In 1906, Rolls-Royce produced four chassis to be shown at the Olympia car show, two existing models, a four-cylinder 20 hp and a six-cylinder 30 hp, and two examples of a new car designated the 40/50 hp. The 40/50 hp was so new that the show cars were not fully finished, and examples were not provided to the press for testing until March 1907.The car at first had a new side-valve, six-cylinder, 7036 cc engine (7428 cc from 1910) with the cylinders cast in two units of three cylinders each as opposed to the triple two-cylinder units on the earlier six. A three-speed transmission was fitted at first with four-speed units used from 1913. The seven-bearing crankshaft had full pressure lubrication, and the centre main bearing was made especially large to remove vibration, essentially splitting the engine into two three-cylinder units. Two spark plugs were fitted to each cylinder from 1921, a choice of magneto or coil ignition. The earliest cars had used a trembler coil to produce the spark with a magneto as an optional extra which soon became standard - the instruction was to start the engine on the trembler/battery and then switch to magneto. Continuous development allowed power output to be increased from 48 bhp (36 kW) at 1,250 rpm to 80 bhp (60 kW) at 2,250 rpm. Electric lighting became an option in 1914 and was standardised in 1919. Electric starting was fitted from 1919 along with electric lights to replace the older ones that used acetylene or oil.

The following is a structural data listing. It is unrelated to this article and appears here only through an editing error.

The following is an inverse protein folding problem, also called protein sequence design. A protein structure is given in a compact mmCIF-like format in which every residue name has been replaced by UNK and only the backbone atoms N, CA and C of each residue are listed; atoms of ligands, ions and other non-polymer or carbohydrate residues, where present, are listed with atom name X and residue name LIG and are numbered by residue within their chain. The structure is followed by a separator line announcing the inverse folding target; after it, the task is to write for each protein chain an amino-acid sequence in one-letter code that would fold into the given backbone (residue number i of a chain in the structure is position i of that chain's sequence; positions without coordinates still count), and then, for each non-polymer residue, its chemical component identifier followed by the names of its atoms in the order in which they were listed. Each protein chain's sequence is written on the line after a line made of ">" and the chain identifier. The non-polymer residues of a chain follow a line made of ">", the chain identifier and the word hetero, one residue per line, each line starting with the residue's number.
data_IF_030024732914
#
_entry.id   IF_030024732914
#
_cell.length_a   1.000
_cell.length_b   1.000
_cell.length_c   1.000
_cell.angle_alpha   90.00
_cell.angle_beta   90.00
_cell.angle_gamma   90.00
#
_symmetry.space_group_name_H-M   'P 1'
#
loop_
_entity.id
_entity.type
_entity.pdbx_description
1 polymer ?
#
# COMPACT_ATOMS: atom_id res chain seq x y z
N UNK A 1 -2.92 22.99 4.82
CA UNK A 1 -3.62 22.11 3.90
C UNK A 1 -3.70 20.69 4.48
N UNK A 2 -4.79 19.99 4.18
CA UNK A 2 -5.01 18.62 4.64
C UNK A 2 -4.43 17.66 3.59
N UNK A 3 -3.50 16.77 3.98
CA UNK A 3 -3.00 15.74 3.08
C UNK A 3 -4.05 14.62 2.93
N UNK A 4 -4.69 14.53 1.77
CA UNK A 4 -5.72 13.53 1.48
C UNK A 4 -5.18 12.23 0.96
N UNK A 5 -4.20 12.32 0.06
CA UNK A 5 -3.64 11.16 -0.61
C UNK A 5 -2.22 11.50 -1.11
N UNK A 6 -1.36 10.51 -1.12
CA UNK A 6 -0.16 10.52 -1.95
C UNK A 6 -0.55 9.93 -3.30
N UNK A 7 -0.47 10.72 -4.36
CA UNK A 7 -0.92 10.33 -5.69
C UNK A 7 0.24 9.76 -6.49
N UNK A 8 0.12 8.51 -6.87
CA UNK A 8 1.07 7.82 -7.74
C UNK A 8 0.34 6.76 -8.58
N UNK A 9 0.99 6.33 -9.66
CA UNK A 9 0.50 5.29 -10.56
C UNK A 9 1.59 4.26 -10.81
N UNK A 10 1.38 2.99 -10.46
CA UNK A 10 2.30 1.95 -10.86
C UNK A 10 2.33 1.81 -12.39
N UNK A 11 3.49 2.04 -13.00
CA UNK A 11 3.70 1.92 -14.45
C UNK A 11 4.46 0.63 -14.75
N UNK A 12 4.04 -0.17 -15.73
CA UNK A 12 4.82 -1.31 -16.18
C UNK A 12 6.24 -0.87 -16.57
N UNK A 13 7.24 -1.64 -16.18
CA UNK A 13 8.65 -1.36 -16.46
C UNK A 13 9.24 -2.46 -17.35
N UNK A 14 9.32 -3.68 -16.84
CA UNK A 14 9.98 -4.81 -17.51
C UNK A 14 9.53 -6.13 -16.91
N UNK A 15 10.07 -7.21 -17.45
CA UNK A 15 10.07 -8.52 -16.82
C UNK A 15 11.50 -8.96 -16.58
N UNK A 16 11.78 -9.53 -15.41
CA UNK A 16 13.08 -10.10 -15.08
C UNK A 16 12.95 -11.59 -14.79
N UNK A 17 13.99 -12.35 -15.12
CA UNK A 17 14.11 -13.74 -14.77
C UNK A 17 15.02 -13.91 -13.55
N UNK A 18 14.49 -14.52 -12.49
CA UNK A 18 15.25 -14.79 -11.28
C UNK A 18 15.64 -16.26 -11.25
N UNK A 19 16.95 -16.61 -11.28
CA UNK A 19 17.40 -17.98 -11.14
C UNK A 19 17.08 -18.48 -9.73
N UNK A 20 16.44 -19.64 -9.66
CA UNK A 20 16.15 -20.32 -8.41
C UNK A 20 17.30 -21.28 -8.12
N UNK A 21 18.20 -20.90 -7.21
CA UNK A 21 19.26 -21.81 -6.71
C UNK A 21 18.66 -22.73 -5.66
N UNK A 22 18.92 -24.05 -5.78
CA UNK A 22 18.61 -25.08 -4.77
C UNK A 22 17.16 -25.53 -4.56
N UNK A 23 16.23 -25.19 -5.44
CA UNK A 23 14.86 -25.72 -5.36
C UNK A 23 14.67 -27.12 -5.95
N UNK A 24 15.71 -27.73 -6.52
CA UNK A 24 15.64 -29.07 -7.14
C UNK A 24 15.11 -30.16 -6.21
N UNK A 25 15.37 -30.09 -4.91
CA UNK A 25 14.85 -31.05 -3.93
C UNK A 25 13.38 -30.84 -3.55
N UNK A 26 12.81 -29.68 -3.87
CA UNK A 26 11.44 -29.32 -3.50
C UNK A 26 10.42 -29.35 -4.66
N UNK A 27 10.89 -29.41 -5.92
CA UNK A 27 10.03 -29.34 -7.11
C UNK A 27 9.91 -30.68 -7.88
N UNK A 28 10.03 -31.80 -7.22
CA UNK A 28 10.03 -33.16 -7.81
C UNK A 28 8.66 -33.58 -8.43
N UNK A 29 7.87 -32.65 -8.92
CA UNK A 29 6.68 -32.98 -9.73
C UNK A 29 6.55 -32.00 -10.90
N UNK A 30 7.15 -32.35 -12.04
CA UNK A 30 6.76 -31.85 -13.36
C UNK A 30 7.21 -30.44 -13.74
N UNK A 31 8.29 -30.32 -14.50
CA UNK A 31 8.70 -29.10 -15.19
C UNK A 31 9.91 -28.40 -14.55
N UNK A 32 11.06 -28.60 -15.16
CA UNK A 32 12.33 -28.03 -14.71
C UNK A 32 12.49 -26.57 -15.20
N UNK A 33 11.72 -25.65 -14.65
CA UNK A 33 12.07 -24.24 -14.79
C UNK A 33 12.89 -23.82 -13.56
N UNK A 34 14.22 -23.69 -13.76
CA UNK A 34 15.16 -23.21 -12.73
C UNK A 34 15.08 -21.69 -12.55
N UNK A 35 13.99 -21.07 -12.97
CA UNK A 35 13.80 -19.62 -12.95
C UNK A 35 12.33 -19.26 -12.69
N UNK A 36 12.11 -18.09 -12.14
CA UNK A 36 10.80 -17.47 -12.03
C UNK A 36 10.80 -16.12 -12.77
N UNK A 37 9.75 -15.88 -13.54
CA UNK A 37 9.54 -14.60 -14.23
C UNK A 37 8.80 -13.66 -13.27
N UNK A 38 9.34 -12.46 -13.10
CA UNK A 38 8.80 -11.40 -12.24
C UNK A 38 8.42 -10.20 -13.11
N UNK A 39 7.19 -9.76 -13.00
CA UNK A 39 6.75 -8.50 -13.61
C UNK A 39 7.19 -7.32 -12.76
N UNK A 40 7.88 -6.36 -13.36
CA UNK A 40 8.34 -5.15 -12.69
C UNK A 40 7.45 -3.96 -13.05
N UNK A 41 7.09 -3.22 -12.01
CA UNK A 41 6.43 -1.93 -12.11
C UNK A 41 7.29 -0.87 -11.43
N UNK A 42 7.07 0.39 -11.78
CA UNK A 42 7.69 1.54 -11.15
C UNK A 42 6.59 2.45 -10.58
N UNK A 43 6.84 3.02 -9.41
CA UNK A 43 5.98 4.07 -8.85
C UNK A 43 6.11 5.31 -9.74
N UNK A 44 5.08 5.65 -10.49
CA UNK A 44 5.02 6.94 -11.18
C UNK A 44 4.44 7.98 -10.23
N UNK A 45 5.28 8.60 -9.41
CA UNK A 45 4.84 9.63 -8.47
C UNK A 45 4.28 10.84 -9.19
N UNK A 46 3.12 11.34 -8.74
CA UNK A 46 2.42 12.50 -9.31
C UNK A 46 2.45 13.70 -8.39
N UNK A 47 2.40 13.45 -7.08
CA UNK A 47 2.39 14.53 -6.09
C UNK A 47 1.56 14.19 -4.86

Development of the Silver Ghost was suspended during World War I, although the chassis and engine were supplied for use in Rolls-Royce Armoured Cars.
The chassis had rigid front and rear axles and leaf springs all round. Early cars only had brakes on the rear wheels operated by a hand lever, with a pedal-operated transmission brake acting on the propeller shaft. The footbrake system moved to drums on the rear axle in 1913. Four-wheel servo-assisted brakes became optional in 1923.
Despite these improvements the performance of the Silver Ghost's competitors had improved to the extent that its previous superiority had been eroded by the early 1920s. Sales declined from 742 in 1913 to 430 in 1922. The company decided to launch its replacement which was introduced in 1925 as the New Phantom. After this, older 40/50 models were called Silver Ghosts to avoid confusion.
A total of 7874 Silver Ghost cars were produced from 1907 to 1926, including 1701 from the American Springfield factory. Many of them still run today. A fine example is on display at the National Motor Museum, Beaulieu.
The 1921 Rolls Royce Silver Ghost offered here is a very early Springfield built, Willoughby Bodied Pickwick Town car. Chassis number 95BG and showing 25,700 miles on the clock which is believed to be Genuine. The car is described by the vendor to be in very good condition having spent over 45 years in a museum in the USA and then being used very sparingly once in the UK. The oldest UK MOT shows 20,000 miles in 1989 and the car has only covered about 5,000 miles since then. The car is said to be very original and to run and drive very well. This is a rare early Springfield example with original artillery wooden wheels (one of only two) as ordered by the first owner, a Mr Tom Batchelor of Reno Nevada.
MORE HISTORY WILL BE PUBLISHED AS AVAILABLE
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